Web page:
I cannot guarantee what jurisdictions and leaders will do but I would suggest that now might be a good time to be who we are.  The lie of separating style and substance has never served us well and many who sought hope in evangelicalism were half-hearted enthusiasts at best.  We all knew that this is not who we really were.  So how about trying to be who we actually are.  In worship, in creed, in confession, and in identity, let us be the Church of the Augsburg Confession.  Let us stop apologizing for who we are.  If who we are is not Biblical, if it deviates from the catholic faith (as Augustana insists), let us reform the reform so that it is in accord with Scripture and the great tradition.  But if we read our confessions, confess our creeds, and pray our liturgy because they are faithful, let us not be embarrassed by this.  This is not our crutch but our foundation, not our weakness but our strength.  The Church that grows by lies and deception is not the Church established by Christ.  The truth still sets us free.  So let us cast off every constraint of fear over what those outside the faith might think of us or a path devoid of crosses and work and follow Christ, being the Church in its fullness.  The world cannot overcome and the devil cannot stop the work of the Spirit acting through the means of grace.  If that Word and Sacraments are the beating heart of who we are, whatever God chooses will endure and we will be just fine.

3 comments:

Steve said...

“America is no longer in love with the evangelicals or their wannabes.”

True. America is in love with individualism and the freedom of selfishness and sin. Our nation has largely turned from God to a Godless, science-worshiping narrative that provides legitimacy for such license. However, the churches that still pack ‘em in on Sundays are still nondenominational evangelical congregations. Americans as a whole exhibit little aptitude or interest in navigating the finer subtleties of denominational divisions.

“I would suggest that now might be a good time to be who we are.”

The suggestion here is that the majority of LCMS churches aren’t already who we are. Yes, many still have some version of a contemporary service, but most use LSB and worship in a liturgical format to shrinking numbers year after year. Again, the larger issue is a nation that has crafted a worldview that does not recognize God. Also in play is the fact that the unchurched have little reason to seek out a Lutheran church unless it’s the biggest church in town, which is the case only in limited areas of the Midwest. The typical church shopper is really looking for a Christian community to belong to, which entails friends, a school, activities and friends for their children, business contacts, groups and social activities.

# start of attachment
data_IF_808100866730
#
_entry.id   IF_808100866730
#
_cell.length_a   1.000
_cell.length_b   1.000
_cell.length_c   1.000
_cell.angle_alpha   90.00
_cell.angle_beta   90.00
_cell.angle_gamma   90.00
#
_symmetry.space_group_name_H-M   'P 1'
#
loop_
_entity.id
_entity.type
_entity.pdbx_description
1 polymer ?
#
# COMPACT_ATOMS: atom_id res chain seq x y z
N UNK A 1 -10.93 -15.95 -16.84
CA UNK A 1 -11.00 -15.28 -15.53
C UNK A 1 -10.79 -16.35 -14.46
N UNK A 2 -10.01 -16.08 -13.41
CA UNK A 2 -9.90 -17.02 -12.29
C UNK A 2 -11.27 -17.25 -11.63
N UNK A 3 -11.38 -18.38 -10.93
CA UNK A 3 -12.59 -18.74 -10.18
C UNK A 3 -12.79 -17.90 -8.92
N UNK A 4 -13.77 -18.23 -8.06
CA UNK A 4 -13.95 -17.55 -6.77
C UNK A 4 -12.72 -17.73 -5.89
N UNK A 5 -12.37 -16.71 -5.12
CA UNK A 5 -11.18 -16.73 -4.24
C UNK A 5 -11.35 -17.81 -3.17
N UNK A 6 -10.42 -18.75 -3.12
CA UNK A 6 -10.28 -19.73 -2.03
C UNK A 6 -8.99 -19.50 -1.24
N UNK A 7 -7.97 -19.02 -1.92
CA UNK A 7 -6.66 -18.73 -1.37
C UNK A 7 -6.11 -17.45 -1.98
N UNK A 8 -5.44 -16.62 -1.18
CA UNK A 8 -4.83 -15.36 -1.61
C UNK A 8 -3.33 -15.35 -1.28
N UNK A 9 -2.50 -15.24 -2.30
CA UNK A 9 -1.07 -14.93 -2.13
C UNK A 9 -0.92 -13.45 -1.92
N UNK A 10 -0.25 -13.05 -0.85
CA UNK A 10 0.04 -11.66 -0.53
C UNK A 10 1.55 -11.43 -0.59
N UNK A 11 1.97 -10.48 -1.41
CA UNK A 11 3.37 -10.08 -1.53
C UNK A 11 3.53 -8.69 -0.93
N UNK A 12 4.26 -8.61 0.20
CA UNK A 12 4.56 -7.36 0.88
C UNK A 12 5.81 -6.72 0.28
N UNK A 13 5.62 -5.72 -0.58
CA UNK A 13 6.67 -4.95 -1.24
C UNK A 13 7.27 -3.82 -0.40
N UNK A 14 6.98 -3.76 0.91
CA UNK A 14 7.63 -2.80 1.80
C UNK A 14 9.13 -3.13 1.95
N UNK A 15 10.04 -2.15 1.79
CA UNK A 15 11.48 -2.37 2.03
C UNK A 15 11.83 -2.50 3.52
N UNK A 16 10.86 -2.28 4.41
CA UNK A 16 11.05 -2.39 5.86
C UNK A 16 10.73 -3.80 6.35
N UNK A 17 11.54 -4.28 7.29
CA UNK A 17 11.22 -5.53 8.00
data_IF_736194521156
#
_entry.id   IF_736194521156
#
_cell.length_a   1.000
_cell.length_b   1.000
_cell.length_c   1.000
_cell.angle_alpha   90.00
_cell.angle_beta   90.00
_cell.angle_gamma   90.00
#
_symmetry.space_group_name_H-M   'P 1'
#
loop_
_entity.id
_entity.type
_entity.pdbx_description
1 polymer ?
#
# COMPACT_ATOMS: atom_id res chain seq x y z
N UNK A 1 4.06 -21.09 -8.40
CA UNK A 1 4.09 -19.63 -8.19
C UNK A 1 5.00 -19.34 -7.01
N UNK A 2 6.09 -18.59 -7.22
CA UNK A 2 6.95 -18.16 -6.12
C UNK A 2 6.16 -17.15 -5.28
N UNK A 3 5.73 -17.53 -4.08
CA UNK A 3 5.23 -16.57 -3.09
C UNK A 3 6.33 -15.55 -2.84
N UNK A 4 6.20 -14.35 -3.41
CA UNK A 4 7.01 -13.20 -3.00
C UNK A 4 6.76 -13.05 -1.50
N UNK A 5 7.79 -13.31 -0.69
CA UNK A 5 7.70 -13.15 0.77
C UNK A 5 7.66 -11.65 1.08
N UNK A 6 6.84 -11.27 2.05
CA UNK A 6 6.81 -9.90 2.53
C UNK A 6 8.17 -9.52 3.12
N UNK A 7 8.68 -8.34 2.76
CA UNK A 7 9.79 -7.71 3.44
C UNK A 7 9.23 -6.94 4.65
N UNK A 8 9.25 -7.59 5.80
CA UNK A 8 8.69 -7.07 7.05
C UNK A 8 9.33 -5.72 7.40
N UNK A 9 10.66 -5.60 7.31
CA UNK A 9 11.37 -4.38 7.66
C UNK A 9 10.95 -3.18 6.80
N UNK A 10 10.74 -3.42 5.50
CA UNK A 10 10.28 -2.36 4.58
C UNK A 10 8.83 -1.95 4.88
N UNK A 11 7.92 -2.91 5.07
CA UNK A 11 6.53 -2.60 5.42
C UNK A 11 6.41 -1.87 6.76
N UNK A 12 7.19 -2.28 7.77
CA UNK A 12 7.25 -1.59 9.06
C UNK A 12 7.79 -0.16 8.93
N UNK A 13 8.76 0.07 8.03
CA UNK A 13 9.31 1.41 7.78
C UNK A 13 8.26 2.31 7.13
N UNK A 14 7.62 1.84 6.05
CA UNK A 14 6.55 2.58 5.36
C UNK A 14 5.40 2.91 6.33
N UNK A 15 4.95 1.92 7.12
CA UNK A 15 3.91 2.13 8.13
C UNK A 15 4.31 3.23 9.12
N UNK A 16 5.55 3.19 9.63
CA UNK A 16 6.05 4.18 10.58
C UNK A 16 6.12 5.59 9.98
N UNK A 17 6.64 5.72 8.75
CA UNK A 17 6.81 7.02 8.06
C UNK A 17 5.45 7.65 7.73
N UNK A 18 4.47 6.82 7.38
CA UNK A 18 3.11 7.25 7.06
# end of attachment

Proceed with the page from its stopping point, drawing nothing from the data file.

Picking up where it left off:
“If who we are is not Biblical, if it deviates from the catholic faith (as Augustana insists), let us reform the reform so that it is in accord with Scripture and the great tradition.”

Isn’t being Lutheran being in accord with the Lutheran tradition?

Pastor Peters said...

While the majority of congregations have the Lutheran service book, the majority of people who attend LCMS congregations attend a congregation in which at least one if not more of the service options are contemporary and do not use the hymnal.

Steve said...

If I lived in Nashville, I could go to Our Savior in Brentwood, which saw its glory days in the 1980s and has liturgical and contemporary services (and closed their school not too long ago), or Redeemer which is small and liturgical, or Concordia which is also very small and liturgical. Or I could go to St. George’s Episcopal in tony Belle Meade, in a beautiful architectural sanctuary with a great paid choir, wealthy parishioners, a kindergarten, a bookstore, a fantastic organ, and elaborate liturgical ceremonial.

Perhaps since everyone can and does drive to the church of their choice, maybe we should focus in the future on planting and supporting larger, fewer churches that continue to uphold the confessions and embody the “great tradition” as well. I think we agree here. And schools have always been a key for LCMS congregations for growth, since we are still known for a tradition of educational excellence and an unending need of parents for quality Christian education for their children. Do we have the resolve and resources as a church body to downsize and commit to and fund such a plan? Maybe. Or just stay the course.